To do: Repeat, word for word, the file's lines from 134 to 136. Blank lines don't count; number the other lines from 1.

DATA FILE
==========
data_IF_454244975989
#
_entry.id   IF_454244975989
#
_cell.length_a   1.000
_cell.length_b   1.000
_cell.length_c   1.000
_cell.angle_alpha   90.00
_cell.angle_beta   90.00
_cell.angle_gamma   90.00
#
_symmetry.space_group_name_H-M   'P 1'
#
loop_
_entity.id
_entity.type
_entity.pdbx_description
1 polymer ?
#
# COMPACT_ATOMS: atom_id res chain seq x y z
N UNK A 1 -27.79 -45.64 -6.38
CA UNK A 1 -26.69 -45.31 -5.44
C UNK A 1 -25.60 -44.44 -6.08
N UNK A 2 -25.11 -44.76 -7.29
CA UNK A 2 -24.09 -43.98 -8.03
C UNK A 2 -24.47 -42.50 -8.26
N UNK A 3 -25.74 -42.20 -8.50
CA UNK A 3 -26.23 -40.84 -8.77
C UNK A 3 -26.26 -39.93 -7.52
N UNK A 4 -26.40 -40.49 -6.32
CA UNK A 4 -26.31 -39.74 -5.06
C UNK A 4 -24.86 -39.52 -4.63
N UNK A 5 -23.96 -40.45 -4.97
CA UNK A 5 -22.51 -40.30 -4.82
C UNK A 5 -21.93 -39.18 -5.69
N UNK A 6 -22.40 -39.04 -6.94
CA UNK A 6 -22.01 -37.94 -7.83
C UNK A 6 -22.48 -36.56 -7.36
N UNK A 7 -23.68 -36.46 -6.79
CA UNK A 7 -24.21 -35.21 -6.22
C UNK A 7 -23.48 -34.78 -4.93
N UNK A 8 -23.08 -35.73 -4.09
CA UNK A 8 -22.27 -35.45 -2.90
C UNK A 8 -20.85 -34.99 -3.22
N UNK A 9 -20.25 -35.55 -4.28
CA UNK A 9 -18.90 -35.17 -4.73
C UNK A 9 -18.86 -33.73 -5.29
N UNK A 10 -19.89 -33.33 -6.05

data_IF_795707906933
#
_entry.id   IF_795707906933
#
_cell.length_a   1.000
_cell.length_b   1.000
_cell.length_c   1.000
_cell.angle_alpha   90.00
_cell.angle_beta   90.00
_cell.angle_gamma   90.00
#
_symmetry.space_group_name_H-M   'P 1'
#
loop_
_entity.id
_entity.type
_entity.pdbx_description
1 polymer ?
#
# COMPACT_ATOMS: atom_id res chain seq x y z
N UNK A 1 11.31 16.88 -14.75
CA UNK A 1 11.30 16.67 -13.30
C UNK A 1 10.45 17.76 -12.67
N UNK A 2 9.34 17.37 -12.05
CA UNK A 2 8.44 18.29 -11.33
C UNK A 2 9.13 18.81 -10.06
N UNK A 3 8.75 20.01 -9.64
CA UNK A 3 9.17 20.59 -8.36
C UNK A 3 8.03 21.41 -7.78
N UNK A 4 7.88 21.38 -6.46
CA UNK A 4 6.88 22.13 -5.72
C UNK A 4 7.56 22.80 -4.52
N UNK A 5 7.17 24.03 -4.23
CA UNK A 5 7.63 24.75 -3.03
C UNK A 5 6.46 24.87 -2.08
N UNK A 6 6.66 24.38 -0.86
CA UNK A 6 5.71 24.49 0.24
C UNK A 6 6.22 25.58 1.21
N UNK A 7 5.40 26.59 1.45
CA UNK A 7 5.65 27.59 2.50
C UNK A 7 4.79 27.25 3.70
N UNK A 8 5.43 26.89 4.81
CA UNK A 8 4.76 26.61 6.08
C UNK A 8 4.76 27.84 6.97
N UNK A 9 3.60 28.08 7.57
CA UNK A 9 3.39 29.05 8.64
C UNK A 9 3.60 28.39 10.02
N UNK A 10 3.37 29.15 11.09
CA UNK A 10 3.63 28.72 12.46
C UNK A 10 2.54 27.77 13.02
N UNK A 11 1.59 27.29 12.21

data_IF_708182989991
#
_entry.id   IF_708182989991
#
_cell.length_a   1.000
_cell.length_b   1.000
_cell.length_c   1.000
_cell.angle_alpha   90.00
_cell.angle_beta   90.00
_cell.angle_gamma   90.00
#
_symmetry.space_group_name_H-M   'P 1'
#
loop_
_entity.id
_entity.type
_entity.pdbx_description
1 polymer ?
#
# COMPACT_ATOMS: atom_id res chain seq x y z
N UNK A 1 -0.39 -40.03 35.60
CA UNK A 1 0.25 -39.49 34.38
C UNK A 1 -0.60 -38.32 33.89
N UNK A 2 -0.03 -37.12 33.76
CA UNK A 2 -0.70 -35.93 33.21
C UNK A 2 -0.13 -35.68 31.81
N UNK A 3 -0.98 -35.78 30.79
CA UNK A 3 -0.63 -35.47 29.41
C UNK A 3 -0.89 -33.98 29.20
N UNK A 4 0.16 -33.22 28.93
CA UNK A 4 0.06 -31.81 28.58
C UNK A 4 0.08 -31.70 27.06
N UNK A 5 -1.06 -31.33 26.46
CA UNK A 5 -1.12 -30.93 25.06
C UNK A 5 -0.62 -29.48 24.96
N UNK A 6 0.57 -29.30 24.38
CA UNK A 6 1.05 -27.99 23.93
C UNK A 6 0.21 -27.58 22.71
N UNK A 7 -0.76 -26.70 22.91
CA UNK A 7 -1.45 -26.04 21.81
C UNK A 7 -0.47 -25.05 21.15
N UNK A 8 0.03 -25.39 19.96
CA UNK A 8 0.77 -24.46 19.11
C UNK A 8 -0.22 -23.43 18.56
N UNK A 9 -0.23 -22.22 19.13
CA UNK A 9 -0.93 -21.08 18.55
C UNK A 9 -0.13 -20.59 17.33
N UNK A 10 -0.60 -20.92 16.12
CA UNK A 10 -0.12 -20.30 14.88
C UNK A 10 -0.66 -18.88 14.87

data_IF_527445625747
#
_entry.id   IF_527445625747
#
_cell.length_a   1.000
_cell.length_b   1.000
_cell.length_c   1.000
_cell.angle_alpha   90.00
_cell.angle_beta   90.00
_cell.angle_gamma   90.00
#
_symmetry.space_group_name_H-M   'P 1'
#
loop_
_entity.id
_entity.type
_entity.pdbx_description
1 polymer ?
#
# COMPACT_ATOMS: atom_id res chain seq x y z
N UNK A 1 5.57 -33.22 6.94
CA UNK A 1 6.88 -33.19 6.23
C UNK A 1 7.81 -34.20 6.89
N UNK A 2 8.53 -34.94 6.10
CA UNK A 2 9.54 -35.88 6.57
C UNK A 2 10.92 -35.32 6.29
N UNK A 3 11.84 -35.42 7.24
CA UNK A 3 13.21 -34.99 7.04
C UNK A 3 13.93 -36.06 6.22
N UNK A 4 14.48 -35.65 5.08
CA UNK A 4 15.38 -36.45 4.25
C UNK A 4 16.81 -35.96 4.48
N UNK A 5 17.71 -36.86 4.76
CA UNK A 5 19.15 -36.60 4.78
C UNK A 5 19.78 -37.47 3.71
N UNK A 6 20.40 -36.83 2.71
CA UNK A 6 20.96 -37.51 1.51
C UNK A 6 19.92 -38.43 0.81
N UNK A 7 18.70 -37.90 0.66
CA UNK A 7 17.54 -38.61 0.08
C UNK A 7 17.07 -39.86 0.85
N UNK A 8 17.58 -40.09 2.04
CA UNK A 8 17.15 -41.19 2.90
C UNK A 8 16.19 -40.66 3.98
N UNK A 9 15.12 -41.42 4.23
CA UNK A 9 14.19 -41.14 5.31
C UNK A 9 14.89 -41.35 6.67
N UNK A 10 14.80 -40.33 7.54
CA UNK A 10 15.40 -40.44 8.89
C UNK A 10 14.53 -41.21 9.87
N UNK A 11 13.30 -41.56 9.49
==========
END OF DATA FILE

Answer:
C UNK A 5 -0.62 -29.48 24.96
N UNK A 6 0.57 -29.30 24.38
CA UNK A 6 1.05 -27.99 23.93